By David Dorf-Oracle on May 08, 2013
Today, select retailers are accompanying NRF advocates to the hill to discuss key legislation with congress. The Washington Leadership Conference is an opportunity for congress to hear directly from retailers and to better understand the issues they face. The key issues being discussed are:
- Sales Tax Fairness
- Health Care
- Patent Trolls
- Tax Reform
- Loss Prevention and Organized Crime
- Mobile Location Tracking
The headlines have been focused on the recent passing of the Marketplace Fairness Act, which allows states to begin collecting sales tax for online sales regardless of a seller's physical presence. This should help level the playing field for brick-and-mortar retailers vs the pure online retailers, plus it could prove to be a valuable source of revenue for states at a time when the coffers are low.
But for me, the more interesting legislation are those that have to do with technology. Patent Trolls love to go after retailers for mundane things such as assigning unique transaction numbers to sales, using an online shopping cart, or making product recommendations. Usually retailers calculate the cost of litigation and then just decide to license the patent for less, but recently Newegg fought a troll in court...and won. Congress is considering the Saving High-Tech Innovators from Egregious Legal Disputes (Shield) Act, which forces patent trolls to pay for litigation costs when they lose. That might make it easier for retailers to defend themselves.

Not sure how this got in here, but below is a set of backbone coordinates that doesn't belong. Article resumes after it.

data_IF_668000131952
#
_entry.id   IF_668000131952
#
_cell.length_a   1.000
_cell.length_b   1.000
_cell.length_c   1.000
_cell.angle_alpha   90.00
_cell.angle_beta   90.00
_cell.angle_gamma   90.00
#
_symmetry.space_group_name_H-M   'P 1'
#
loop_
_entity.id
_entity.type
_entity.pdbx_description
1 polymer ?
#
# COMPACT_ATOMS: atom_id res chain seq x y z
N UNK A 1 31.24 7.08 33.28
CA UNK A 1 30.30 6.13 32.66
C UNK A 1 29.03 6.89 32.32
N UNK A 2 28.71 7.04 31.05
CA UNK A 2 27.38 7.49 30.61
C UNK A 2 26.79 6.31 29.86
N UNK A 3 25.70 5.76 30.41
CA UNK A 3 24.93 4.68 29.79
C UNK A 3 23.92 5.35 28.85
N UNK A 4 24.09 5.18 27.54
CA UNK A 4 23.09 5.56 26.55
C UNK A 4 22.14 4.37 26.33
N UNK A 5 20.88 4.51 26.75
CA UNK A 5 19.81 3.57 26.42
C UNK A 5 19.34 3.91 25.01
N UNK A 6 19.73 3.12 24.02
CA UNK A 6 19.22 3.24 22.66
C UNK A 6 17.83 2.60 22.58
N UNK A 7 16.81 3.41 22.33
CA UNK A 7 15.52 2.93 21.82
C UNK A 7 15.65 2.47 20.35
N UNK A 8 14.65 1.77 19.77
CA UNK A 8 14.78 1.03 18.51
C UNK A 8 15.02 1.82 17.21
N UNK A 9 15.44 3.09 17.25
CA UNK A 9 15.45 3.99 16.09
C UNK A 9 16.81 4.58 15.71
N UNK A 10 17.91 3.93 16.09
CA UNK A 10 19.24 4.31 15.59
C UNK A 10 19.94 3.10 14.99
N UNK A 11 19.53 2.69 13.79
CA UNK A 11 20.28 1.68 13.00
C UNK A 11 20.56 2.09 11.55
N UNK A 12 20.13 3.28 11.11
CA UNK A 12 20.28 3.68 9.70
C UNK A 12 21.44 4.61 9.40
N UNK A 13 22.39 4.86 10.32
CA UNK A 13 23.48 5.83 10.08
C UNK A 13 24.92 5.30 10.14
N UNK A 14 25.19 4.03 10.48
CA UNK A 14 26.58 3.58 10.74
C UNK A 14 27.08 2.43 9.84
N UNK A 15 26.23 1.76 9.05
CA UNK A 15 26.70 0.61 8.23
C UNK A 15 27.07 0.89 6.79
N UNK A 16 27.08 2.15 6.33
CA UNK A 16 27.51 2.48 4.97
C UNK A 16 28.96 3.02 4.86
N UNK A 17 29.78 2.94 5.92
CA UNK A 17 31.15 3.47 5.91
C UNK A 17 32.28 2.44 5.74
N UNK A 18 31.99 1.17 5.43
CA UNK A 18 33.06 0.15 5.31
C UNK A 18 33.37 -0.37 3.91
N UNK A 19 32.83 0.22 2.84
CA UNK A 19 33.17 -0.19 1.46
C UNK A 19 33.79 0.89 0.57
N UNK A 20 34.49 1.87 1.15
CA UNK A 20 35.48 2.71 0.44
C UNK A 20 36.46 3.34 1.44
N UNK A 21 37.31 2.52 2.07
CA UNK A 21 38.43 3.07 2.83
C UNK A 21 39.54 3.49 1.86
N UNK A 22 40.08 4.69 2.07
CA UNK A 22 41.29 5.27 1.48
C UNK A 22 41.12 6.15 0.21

Another pending issue is that of privacy and the use of mobile phones to track shoppers' location. There's an interesting battle going on between Senator Al Franken and Euclid, a company that provides analytics to retailers based on tracking mobile phones. On the surface, the issue has to do with shoppers opting-in or -out to tracking, as well as full disclosure on who has access to the data. That seems reasonable, but if those steps become too onerous then they detract from the relationship between consumers and retailers. There are huge opportunities for retailers to better serve their customers if the data can be leveraged in a mutually agreeable fashion.